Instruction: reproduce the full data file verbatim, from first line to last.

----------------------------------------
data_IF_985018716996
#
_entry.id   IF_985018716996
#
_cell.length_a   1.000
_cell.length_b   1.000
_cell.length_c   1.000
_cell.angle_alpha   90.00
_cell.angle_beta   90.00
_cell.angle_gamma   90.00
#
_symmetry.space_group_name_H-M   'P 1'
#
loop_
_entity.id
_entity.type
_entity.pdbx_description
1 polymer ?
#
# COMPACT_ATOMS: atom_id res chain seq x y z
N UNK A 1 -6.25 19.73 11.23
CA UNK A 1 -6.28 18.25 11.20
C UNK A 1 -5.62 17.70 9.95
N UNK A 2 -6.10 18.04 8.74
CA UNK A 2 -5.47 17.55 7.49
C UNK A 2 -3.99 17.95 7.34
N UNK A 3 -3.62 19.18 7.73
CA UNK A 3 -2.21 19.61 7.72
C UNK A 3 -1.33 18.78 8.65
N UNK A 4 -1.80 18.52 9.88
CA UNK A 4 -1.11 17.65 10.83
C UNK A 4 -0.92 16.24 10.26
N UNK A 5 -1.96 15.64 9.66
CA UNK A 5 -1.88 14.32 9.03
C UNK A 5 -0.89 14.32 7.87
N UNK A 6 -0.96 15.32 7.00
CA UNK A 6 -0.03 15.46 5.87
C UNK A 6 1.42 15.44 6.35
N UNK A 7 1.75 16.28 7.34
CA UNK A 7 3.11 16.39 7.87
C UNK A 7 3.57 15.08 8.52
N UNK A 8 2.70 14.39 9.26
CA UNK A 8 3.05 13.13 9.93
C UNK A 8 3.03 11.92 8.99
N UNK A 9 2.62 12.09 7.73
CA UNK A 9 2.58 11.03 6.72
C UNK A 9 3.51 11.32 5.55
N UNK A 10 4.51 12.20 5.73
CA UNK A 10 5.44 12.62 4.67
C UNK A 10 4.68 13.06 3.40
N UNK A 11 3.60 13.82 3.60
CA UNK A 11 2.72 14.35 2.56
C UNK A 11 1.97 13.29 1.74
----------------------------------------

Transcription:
data_IF_985018716996
#
_entry.id   IF_985018716996
#
_cell.length_a   1.000
_cell.length_b   1.000
_cell.length_c   1.000
_cell.angle_alpha   90.00
_cell.angle_beta   90.00
_cell.angle_gamma   90.00
#
_symmetry.space_group_name_H-M   'P 1'
#
loop_
_entity.id
_entity.type
_entity.pdbx_description
1 polymer ?
#
# COMPACT_ATOMS: atom_id res chain seq x y z
N UNK A 1 -6.25 19.73 11.23
CA UNK A 1 -6.28 18.25 11.20
C UNK A 1 -5.62 17.70 9.95
N UNK A 2 -6.10 18.04 8.74
CA UNK A 2 -5.47 17.55 7.49
C UNK A 2 -3.99 17.95 7.34
N UNK A 3 -3.62 19.18 7.73
CA UNK A 3 -2.21 19.61 7.72
C UNK A 3 -1.33 18.78 8.65
N UNK A 4 -1.80 18.52 9.88
CA UNK A 4 -1.11 17.65 10.83
C UNK A 4 -0.92 16.24 10.26
N UNK A 5 -1.96 15.64 9.66
CA UNK A 5 -1.88 14.32 9.03
C UNK A 5 -0.89 14.32 7.87
N UNK A 6 -0.96 15.32 7.00
CA UNK A 6 -0.03 15.46 5.87
C UNK A 6 1.42 15.44 6.35
N UNK A 7 1.75 16.28 7.34
CA UNK A 7 3.11 16.39 7.87
C UNK A 7 3.57 15.08 8.52
N UNK A 8 2.70 14.39 9.26
CA UNK A 8 3.05 13.13 9.93
C UNK A 8 3.03 11.92 8.99
N UNK A 9 2.62 12.09 7.73
CA UNK A 9 2.58 11.03 6.72
C UNK A 9 3.51 11.32 5.55
N UNK A 10 4.51 12.20 5.73
CA UNK A 10 5.44 12.62 4.67
C UNK A 10 4.68 13.06 3.40
N UNK A 11 3.60 13.82 3.60
CA UNK A 11 2.72 14.35 2.56
C UNK A 11 1.97 13.29 1.74